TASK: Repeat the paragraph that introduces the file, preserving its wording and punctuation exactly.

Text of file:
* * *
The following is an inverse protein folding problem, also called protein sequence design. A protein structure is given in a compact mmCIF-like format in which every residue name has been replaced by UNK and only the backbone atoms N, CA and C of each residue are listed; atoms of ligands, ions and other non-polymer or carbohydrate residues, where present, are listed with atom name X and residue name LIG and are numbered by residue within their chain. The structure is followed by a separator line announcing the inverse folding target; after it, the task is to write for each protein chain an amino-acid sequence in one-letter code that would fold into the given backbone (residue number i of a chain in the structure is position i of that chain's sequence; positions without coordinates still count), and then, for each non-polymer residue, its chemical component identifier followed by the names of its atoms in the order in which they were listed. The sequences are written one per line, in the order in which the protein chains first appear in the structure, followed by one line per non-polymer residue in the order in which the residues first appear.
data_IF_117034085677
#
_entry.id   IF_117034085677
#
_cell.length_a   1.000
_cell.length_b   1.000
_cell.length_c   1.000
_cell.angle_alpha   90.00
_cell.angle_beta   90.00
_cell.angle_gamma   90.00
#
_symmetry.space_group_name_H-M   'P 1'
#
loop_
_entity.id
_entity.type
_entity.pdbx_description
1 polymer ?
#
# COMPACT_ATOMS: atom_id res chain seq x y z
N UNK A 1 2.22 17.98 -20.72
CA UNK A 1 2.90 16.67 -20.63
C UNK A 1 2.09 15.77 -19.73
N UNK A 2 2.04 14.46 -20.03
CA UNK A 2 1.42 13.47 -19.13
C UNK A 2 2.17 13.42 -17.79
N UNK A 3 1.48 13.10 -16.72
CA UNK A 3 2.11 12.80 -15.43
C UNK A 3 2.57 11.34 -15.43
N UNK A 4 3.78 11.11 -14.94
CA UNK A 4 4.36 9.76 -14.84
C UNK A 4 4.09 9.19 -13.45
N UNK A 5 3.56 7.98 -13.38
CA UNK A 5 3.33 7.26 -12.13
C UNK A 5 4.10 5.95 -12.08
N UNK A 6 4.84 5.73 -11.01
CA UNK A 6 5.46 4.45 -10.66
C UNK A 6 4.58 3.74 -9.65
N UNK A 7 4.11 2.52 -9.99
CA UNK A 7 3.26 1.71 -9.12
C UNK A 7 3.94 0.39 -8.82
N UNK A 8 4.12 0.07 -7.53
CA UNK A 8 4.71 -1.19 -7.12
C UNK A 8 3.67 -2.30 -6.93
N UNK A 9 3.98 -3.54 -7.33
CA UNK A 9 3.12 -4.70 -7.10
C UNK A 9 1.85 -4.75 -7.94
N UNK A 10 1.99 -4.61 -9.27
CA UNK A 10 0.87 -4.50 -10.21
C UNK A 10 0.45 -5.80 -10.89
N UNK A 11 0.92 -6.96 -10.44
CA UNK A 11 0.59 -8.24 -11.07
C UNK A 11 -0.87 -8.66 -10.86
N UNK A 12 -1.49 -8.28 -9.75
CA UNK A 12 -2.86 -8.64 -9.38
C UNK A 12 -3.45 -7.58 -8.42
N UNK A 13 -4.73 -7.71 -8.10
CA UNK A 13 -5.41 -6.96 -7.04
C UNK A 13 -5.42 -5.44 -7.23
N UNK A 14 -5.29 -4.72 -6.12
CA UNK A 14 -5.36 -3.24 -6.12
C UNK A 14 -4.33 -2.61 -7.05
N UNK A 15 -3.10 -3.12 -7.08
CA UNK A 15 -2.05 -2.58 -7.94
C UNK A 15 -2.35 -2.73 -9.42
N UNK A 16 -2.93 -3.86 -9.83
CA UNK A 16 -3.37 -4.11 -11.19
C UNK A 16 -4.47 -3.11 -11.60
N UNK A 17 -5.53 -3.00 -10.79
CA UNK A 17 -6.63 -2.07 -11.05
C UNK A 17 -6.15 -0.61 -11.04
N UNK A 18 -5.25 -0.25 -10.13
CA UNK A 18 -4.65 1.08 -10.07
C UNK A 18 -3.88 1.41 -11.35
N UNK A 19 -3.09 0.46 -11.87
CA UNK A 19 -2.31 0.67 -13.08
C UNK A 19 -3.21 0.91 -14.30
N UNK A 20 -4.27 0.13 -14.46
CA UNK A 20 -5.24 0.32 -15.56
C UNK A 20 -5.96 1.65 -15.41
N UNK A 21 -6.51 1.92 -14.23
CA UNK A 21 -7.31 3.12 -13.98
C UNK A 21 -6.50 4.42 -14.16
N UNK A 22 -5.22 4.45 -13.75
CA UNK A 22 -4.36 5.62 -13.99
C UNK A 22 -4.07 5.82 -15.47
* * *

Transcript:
The following is an inverse protein folding problem, also called protein sequence design. A protein structure is given in a compact mmCIF-like format in which every residue name has been replaced by UNK and only the backbone atoms N, CA and C of each residue are listed; atoms of ligands, ions and other non-polymer or carbohydrate residues, where present, are listed with atom name X and residue name LIG and are numbered by residue within their chain. The structure is followed by a separator line announcing the inverse folding target; after it, the task is to write for each protein chain an amino-acid sequence in one-letter code that would fold into the given backbone (residue number i of a chain in the structure is position i of that chain's sequence; positions without coordinates still count), and then, for each non-polymer residue, its chemical component identifier followed by the names of its atoms in the order in which they were listed. The sequences are written one per line, in the order in which the protein chains first appear in the structure, followed by one line per non-polymer residue in the order in which the residues first appear.